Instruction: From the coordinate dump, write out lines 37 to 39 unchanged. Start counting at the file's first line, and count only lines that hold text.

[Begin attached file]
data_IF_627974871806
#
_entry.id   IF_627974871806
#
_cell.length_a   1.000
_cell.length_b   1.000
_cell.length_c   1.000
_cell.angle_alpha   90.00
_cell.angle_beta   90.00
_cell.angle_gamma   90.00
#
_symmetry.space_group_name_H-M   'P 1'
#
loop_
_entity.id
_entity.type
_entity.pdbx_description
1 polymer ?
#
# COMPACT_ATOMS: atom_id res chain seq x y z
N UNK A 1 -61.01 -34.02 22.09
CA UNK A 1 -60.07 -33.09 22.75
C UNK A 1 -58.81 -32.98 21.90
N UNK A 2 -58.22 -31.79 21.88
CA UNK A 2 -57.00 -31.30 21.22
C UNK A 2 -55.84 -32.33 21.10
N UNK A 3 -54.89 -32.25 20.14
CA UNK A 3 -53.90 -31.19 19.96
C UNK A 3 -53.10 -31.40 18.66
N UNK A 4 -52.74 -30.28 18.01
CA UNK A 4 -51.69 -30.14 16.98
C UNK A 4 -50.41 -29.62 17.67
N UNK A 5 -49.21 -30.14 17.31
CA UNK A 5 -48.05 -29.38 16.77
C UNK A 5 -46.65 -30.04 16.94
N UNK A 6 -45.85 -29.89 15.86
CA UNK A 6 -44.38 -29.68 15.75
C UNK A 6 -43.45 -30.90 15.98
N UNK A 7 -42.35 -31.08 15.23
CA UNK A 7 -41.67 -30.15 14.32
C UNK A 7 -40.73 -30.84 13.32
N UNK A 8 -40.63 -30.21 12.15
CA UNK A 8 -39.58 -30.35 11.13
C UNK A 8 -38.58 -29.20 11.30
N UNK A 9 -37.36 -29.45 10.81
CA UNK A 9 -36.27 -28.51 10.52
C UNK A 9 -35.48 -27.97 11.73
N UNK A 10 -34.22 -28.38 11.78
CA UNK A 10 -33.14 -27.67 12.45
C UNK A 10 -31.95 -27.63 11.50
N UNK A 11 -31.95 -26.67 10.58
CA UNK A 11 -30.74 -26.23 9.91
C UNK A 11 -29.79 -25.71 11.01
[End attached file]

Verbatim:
CA UNK A 6 -44.38 -29.68 15.75
C UNK A 6 -43.45 -30.90 15.98
N UNK A 7 -42.35 -31.08 15.23